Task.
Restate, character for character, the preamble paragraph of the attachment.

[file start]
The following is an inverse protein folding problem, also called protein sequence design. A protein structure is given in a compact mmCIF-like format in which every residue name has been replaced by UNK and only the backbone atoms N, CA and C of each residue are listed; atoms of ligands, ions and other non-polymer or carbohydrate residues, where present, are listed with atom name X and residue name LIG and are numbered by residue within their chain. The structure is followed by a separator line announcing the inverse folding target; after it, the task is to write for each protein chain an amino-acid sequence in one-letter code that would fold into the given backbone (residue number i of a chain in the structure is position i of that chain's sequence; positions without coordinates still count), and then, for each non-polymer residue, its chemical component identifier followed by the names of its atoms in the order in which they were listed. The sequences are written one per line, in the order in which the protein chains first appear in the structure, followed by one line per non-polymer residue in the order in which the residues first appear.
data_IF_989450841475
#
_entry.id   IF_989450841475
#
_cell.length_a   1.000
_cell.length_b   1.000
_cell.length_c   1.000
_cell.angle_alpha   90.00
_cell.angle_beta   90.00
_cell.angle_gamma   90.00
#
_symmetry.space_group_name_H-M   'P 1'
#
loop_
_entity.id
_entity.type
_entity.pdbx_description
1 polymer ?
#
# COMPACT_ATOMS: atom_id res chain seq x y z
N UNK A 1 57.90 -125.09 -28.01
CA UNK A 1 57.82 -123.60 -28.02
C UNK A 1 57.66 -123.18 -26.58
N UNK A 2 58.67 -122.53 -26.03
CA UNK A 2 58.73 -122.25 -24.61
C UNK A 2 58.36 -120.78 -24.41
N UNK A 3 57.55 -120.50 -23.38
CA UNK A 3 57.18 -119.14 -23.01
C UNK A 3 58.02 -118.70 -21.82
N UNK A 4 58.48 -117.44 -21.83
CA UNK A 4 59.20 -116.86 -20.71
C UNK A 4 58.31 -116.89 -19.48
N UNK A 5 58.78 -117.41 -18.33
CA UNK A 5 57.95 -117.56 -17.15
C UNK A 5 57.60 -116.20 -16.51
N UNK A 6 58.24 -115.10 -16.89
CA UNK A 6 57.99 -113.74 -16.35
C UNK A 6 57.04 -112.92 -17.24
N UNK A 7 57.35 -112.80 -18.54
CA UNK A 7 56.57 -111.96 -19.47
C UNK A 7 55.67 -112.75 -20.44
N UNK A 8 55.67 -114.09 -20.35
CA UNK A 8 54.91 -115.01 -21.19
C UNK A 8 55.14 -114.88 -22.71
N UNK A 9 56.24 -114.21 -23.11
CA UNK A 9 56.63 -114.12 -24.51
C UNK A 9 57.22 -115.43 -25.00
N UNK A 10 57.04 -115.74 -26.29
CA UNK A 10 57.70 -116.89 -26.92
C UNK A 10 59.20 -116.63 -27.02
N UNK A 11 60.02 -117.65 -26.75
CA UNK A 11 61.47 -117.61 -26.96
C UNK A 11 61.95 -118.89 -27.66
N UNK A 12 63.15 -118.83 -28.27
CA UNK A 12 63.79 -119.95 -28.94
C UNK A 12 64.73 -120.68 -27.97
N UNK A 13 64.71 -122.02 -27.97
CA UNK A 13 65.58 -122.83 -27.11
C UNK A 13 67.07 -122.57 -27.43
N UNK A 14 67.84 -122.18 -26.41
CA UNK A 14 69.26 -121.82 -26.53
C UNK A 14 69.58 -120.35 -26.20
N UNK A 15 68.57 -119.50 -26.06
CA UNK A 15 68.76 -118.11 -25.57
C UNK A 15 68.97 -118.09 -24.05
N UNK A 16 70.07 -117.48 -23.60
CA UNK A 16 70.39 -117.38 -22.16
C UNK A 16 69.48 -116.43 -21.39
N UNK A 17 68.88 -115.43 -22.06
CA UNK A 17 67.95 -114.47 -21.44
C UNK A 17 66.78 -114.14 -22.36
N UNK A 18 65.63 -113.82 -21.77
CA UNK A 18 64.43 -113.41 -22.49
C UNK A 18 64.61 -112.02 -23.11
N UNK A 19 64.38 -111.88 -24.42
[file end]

The following is an inverse protein folding problem, also called protein sequence design. A protein structure is given in a compact mmCIF-like format in which every residue name has been replaced by UNK and only the backbone atoms N, CA and C of each residue are listed; atoms of ligands, ions and other non-polymer or carbohydrate residues, where present, are listed with atom name X and residue name LIG and are numbered by residue within their chain. The structure is followed by a separator line announcing the inverse folding target; after it, the task is to write for each protein chain an amino-acid sequence in one-letter code that would fold into the given backbone (residue number i of a chain in the structure is position i of that chain's sequence; positions without coordinates still count), and then, for each non-polymer residue, its chemical component identifier followed by the names of its atoms in the order in which they were listed. The sequences are written one per line, in the order in which the protein chains first appear in the structure, followed by one line per non-polymer residue in the order in which the residues first appear.